If you spot a good rate and are shopping for a house or could benefit from a refinance, you may want to lock that rate now.
This week's numbers
The average rate on a 30-year fixed-rate mortgage has gone up this week to 3.56%, from 3.49% last week, says Freddie Mac.
The loans in the survey come with an average 0.5 point.
One year ago, the benchmark mortgage rate was more than a full percentage point higher, averaging 4.6%.
Rates have fallen so far that it might be worth your while to refinance an existing home loan, even if it's just a year old. Compare mortgage offers from multiple banks by visiting LendingTree.
Freddie Mac said recently that homeowners who refinanced in the spring are saving an average of $1,700 a year, or about $140 a month.
Refinance activity is up 169% from a year ago, says the Mortgage Bankers Association. Refi applications edged up 0.4% last week, and mortgage applications overall were up 2%.
Why rates are doing what they're doing
Low interest rates are helping to keep the market for homes humming, says Sam Khater, Freddie Mac's chief economist.
"The improved demand reflects the still healthy underlying consumer economic fundamentals such as a low unemployment rate, solid wage growth and low mortgage rates," Khater says.
People shopping for houses have not gotten rattled by trouble signs for the economy, such as weakness in U.S. manufacturing, and all of the uncertainty over tariffs and trade, he adds.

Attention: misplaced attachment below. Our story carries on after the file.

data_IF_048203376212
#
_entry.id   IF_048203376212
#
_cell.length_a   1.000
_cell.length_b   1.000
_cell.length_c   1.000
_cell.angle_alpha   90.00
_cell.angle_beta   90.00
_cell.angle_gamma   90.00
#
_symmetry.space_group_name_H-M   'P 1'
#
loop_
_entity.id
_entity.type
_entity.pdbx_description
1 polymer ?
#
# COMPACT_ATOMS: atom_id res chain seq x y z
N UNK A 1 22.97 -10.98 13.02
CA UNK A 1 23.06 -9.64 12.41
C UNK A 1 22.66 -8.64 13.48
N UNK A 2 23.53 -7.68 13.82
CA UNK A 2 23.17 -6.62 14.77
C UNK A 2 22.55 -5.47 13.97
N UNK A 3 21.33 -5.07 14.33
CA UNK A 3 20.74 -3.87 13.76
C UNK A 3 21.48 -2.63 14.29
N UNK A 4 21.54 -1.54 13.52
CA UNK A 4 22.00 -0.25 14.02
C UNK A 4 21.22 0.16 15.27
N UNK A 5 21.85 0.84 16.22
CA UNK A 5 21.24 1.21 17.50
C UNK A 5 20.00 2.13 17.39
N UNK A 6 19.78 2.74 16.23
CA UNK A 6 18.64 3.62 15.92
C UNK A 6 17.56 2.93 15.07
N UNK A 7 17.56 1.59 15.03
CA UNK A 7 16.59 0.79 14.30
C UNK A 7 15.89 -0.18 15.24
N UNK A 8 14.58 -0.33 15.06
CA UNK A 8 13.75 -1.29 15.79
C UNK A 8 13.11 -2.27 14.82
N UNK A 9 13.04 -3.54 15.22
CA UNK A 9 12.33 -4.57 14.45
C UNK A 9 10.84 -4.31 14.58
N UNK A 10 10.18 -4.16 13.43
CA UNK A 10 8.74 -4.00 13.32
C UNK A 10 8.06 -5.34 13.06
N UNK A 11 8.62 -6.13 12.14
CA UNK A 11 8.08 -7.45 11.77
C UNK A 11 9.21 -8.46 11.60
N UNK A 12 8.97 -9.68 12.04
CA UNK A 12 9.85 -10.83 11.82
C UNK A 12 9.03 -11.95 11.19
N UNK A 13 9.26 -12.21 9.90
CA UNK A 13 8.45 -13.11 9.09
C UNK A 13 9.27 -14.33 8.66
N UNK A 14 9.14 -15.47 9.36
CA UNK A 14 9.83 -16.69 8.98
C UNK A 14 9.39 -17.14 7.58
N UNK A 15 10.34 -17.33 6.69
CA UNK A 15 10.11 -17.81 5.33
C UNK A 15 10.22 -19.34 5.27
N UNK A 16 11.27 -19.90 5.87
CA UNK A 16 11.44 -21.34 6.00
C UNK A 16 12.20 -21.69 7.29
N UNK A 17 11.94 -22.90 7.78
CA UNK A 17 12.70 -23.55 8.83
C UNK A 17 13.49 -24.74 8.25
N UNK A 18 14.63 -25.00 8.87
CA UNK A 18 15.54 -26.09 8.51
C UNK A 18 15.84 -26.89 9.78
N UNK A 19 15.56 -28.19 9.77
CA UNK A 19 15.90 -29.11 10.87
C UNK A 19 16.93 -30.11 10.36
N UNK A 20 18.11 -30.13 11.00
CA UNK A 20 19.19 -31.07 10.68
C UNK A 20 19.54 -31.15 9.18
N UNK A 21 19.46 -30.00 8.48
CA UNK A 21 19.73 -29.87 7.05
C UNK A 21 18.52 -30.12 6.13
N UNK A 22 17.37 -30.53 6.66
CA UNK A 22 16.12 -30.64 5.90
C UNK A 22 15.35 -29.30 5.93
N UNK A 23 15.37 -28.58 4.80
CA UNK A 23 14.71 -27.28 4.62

Mortgage rates are likely to stay down and continue bolstering home sales going into next year. Freddie Mac's current forecast looks for rates to remain in the neighborhood of 3.6% through the first half of 2020.
The Federal Reserve is expected to do its part to keep borrowing costs down. Central bankers meet next week, and the widely followed CME FedWatch forecasting tool shows a high probability that the officials will cut interest rates again.
This week's other mortgage rates
Rates on 15-year mortgages — which are popular among refinancers — have risen to an average 3.09%, from an even 3% last week.
A year ago, those short-term home loans were averaging 4.06%, on average, Freddie Mac says.
Rates also are higher on 5/1 adjustable-rate mortgages, or ARMs, which are level for five years and then can "adjust" up (or down) each year.
Those ARMs are currently being offered at an average initial rate of 3.36%, up from 3.3% last week. Last year at this time, the starter rates were averaging 3.93%.
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